[AMRadio] Landline vs cell


Donald Chester k4kyv at charter.net
Wed Jul 27 14:12:29 EDT 2016


> > **** With above ground telephone lines, which are subjected to more
> > weathering, cross talk is not uncommon. Cross-talk during the winter
> > months, with snow clinging to wires up on the poles and water/snow
> > leakage into the cross-connect boxes, was always a problem. I could
> > have multiple conversations without having to dial any numbers by just
> > lifting the handset.
> 
> I have never in my life come anywhere close to that except for a few years
in
> the early 1970s when my parents were on an 8 party line.  our ring was two
> shorts and a long.  you had to get used to people listening in.  Now
people
> have their phone conversations anywhere standing right next to you at the
> store and out in the open, so today a party line would probably be fine
with
> most.

I can remember years ago, sometimes faint conversations could be heard in
the background, especially during long-distance calls. It seemed to be more
noticeable at times, perhaps after a heavy rainstorm somewhere in the
country.  I vaguely remember hearing about a fad amongst adolescents, to
dial  some service number that was supposed to be known only to telephone
repair personnel but somehow got  leaked to the public. You could dial that
number and after the dial tone went away,  hear faint cross-talk from phone
conversations in other parts of the country. Kids would shout their phone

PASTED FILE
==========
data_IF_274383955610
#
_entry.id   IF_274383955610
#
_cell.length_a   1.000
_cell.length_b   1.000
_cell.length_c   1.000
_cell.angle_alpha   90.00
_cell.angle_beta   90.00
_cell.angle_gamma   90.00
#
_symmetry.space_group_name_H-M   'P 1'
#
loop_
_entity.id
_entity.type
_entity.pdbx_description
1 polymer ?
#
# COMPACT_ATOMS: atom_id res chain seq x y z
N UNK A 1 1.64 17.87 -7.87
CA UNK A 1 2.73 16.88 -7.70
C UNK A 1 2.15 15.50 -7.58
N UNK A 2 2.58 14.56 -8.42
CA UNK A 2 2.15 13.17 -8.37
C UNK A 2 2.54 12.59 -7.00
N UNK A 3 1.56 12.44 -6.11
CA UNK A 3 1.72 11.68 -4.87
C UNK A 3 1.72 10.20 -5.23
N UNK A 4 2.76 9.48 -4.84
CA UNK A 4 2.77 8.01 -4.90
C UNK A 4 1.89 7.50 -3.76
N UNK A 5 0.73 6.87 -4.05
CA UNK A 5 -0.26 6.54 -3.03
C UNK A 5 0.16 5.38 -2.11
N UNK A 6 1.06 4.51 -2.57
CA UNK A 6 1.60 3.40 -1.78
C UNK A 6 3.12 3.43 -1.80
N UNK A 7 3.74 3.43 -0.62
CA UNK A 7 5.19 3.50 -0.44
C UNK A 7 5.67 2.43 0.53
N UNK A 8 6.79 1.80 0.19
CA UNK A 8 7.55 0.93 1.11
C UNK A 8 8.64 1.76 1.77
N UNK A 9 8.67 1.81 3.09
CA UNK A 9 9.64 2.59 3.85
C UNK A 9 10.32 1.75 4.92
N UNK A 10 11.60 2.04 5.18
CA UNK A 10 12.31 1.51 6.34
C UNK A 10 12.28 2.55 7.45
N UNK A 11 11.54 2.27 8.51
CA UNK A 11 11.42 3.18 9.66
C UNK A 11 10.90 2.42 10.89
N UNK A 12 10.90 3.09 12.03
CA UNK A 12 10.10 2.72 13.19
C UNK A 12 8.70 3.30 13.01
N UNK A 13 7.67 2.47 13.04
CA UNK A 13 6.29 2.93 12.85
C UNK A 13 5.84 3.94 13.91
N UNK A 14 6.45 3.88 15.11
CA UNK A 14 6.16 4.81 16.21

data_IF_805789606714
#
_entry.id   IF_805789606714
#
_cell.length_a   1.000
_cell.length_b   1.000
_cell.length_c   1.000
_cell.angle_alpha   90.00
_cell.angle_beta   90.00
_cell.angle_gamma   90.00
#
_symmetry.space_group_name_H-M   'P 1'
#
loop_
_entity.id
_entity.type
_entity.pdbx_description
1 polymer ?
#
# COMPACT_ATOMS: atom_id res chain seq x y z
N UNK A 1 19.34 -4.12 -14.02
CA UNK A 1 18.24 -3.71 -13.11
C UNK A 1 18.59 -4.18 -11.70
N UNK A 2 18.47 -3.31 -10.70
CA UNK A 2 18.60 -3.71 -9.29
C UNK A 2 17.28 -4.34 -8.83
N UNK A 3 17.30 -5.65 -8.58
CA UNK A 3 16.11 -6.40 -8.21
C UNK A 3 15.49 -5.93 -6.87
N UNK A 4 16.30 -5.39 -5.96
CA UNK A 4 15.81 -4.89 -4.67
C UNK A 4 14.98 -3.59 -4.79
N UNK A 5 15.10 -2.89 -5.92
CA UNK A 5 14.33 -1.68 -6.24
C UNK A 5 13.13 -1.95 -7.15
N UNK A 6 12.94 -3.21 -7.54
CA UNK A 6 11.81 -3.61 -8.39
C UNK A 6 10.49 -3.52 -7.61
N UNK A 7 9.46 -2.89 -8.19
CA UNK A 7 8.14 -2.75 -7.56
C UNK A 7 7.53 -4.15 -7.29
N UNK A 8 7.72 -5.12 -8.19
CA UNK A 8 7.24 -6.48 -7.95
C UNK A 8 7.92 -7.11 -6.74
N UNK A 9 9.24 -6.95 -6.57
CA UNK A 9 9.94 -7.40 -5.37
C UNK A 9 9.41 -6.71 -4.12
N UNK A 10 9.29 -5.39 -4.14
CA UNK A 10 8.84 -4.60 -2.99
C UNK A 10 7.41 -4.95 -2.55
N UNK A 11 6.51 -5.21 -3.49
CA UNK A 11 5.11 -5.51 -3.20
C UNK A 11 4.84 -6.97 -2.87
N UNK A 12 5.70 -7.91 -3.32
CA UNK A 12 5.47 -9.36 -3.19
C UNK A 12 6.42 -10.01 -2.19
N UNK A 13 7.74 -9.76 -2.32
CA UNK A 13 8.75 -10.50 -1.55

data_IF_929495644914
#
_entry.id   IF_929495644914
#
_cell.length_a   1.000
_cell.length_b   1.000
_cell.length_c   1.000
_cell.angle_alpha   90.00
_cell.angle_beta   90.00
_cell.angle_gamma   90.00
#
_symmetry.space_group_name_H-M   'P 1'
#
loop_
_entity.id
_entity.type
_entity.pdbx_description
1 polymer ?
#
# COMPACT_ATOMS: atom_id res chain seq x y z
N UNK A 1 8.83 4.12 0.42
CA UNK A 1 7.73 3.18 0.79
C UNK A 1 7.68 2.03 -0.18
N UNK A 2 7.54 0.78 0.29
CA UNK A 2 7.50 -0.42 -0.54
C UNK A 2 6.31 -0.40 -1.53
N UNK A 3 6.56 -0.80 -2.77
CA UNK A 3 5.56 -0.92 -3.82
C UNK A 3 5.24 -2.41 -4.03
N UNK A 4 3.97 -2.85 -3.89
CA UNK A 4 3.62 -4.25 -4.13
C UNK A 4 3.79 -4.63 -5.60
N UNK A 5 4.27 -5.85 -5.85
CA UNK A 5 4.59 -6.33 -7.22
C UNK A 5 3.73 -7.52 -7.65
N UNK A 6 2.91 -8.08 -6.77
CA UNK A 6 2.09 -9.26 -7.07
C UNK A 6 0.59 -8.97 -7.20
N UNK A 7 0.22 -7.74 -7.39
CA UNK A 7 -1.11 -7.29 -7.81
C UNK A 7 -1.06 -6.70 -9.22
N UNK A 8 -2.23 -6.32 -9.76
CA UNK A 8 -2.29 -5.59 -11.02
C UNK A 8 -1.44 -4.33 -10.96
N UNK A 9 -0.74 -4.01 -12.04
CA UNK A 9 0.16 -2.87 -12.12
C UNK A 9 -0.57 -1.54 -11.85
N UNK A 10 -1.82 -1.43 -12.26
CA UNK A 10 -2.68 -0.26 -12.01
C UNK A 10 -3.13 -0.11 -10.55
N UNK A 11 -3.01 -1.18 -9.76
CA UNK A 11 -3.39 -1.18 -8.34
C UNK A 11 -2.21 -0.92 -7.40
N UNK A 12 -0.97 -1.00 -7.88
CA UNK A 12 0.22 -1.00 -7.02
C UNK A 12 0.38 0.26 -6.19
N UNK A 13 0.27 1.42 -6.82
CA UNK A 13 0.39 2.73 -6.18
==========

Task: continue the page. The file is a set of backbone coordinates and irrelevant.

number into the mouthpiece, and occasionally someone somewhere else would
copy it and dial back, and conversations would ensue between total
strangers, kind of like ham radio or on-line chat where you never knew whom
you might be hooking up with. 

I remember party lines too. At one time we were on an 8-party line; the
thing was practically useless because there would always be someone using
it, usually bored housewives having two-hour conversations with other bored
housewives.  If you really  needed to use the phone you could politely ask
for the line.  Sometimes the other parties would cooperate, and sometimes
not.  A "private line" was several times more expensive than a party line,
and one was not always available.

A trick used back before my time to clear a party line, in the days of
candle-stick phones and the wooden wall ones with the crank, when phones had
a separate earpiece (receiver) and mouthpiece (microphone), would be to hold
the receiver directly over the mouthpiece to cause a feedback howl, QRMing
the conversation hoping to make the other parties go away, something that
occasionally ended in violence.


Don k4kyv



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